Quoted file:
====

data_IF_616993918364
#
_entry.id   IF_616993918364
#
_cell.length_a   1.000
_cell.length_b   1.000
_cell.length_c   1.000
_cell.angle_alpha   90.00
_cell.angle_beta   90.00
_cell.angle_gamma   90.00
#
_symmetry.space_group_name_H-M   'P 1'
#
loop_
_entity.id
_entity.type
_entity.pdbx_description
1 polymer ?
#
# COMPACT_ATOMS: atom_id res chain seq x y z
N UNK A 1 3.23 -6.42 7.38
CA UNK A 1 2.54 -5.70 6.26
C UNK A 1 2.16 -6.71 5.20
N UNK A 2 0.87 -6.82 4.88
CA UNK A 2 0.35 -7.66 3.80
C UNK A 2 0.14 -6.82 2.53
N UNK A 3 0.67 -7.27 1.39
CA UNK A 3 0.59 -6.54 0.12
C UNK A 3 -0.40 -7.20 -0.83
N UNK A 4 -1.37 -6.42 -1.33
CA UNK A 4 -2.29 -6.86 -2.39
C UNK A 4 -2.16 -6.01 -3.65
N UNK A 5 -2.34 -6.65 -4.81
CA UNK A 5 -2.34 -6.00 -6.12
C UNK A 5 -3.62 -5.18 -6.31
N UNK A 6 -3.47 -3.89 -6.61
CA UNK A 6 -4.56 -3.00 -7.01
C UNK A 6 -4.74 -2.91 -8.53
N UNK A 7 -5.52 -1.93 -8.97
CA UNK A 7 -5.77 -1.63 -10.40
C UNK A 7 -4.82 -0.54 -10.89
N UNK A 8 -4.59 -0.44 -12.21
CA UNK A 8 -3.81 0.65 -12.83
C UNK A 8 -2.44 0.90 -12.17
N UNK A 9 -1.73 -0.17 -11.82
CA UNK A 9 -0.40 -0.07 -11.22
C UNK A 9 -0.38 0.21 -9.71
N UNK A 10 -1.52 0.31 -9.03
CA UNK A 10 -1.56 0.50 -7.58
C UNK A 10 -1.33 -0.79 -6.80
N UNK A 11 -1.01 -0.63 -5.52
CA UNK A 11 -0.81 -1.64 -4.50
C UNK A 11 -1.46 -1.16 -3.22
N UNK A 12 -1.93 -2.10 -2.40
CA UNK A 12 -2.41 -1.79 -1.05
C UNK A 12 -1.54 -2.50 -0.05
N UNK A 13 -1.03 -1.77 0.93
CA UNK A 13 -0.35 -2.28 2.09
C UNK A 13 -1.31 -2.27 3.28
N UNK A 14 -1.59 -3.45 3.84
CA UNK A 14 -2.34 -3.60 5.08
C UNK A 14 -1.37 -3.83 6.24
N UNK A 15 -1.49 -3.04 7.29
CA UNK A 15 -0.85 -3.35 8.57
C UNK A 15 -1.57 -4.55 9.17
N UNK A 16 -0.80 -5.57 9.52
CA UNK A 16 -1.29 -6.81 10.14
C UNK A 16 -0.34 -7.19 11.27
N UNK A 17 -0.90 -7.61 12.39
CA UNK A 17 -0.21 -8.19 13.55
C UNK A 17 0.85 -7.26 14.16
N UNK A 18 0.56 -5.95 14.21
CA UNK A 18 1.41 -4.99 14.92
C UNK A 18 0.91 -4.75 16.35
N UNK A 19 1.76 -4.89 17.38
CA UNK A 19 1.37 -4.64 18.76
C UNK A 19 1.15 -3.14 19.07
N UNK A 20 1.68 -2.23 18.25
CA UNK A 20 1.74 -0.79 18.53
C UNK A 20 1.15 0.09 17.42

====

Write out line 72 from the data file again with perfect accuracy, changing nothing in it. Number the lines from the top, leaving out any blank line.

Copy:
N UNK A 18 0.56 -5.95 14.21